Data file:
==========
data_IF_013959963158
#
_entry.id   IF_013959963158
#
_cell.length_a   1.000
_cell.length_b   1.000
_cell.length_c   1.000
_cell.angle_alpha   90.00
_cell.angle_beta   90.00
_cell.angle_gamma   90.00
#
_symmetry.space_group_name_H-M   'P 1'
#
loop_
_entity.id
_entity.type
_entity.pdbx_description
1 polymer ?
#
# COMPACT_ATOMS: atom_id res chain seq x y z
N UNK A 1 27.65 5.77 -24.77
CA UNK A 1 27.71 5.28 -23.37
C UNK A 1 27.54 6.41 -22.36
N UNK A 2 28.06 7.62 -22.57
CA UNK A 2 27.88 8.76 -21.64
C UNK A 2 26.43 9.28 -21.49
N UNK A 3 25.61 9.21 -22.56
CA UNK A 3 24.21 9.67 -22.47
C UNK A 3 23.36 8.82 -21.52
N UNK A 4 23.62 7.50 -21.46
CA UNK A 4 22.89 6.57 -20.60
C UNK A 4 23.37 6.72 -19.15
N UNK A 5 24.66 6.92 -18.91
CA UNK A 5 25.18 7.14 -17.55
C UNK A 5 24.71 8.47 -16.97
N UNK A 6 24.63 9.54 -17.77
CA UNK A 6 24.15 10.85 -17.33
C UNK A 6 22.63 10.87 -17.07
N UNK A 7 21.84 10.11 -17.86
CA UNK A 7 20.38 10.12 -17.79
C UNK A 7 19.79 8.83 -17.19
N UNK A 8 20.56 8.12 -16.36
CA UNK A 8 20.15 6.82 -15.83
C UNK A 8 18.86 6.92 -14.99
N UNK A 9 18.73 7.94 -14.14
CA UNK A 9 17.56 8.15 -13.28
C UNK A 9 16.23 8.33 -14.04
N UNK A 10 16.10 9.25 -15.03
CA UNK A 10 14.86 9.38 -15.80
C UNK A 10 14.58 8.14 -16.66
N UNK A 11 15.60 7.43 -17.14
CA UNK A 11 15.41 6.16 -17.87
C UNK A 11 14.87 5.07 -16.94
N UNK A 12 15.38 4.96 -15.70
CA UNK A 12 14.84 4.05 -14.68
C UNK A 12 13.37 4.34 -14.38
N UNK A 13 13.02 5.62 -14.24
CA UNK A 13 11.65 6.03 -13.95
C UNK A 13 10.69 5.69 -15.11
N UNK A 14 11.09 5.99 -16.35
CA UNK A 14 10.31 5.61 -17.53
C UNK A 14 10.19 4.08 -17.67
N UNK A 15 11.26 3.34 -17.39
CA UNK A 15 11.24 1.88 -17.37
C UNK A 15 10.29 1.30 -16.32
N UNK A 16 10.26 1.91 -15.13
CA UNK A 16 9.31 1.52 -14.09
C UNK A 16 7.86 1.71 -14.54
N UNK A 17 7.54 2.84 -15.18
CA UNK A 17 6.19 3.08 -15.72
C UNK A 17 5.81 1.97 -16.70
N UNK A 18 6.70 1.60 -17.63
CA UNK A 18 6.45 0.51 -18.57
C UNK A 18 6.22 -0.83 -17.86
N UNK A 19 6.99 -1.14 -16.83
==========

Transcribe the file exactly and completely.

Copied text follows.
data_IF_013959963158
#
_entry.id   IF_013959963158
#
_cell.length_a   1.000
_cell.length_b   1.000
_cell.length_c   1.000
_cell.angle_alpha   90.00
_cell.angle_beta   90.00
_cell.angle_gamma   90.00
#
_symmetry.space_group_name_H-M   'P 1'
#
loop_
_entity.id
_entity.type
_entity.pdbx_description
1 polymer ?
#
# COMPACT_ATOMS: atom_id res chain seq x y z
N UNK A 1 27.65 5.77 -24.77
CA UNK A 1 27.71 5.28 -23.37
C UNK A 1 27.54 6.41 -22.36
N UNK A 2 28.06 7.62 -22.57
CA UNK A 2 27.88 8.76 -21.64
C UNK A 2 26.43 9.28 -21.49
N UNK A 3 25.61 9.21 -22.56
CA UNK A 3 24.21 9.67 -22.47
C UNK A 3 23.36 8.82 -21.52
N UNK A 4 23.62 7.50 -21.46
CA UNK A 4 22.89 6.57 -20.60
C UNK A 4 23.37 6.72 -19.15
N UNK A 5 24.66 6.92 -18.91
CA UNK A 5 25.18 7.14 -17.55
C UNK A 5 24.71 8.47 -16.97
N UNK A 6 24.63 9.54 -17.77
CA UNK A 6 24.15 10.85 -17.33
C UNK A 6 22.63 10.87 -17.07
N UNK A 7 21.84 10.11 -17.86
CA UNK A 7 20.38 10.12 -17.79
C UNK A 7 19.79 8.83 -17.19
N UNK A 8 20.56 8.12 -16.36
CA UNK A 8 20.15 6.82 -15.83
C UNK A 8 18.86 6.92 -14.99
N UNK A 9 18.73 7.94 -14.14
CA UNK A 9 17.56 8.15 -13.28
C UNK A 9 16.23 8.33 -14.04
N UNK A 10 16.10 9.25 -15.03
CA UNK A 10 14.86 9.38 -15.80
C UNK A 10 14.58 8.14 -16.66
N UNK A 11 15.60 7.43 -17.14
CA UNK A 11 15.41 6.16 -17.87
C UNK A 11 14.87 5.07 -16.94
N UNK A 12 15.38 4.96 -15.70
CA UNK A 12 14.84 4.05 -14.68
C UNK A 12 13.37 4.34 -14.38
N UNK A 13 13.02 5.62 -14.24
CA UNK A 13 11.65 6.03 -13.95
C UNK A 13 10.69 5.69 -15.11
N UNK A 14 11.09 5.99 -16.35
CA UNK A 14 10.31 5.61 -17.53
C UNK A 14 10.19 4.08 -17.67
N UNK A 15 11.26 3.34 -17.39
CA UNK A 15 11.24 1.88 -17.37
C UNK A 15 10.29 1.30 -16.32
N UNK A 16 10.26 1.91 -15.13
CA UNK A 16 9.31 1.52 -14.09
C UNK A 16 7.86 1.71 -14.54
N UNK A 17 7.54 2.84 -15.18
CA UNK A 17 6.19 3.08 -15.72
C UNK A 17 5.81 1.97 -16.70
N UNK A 18 6.70 1.60 -17.63
CA UNK A 18 6.45 0.51 -18.57
C UNK A 18 6.22 -0.83 -17.86
N UNK A 19 6.99 -1.14 -16.83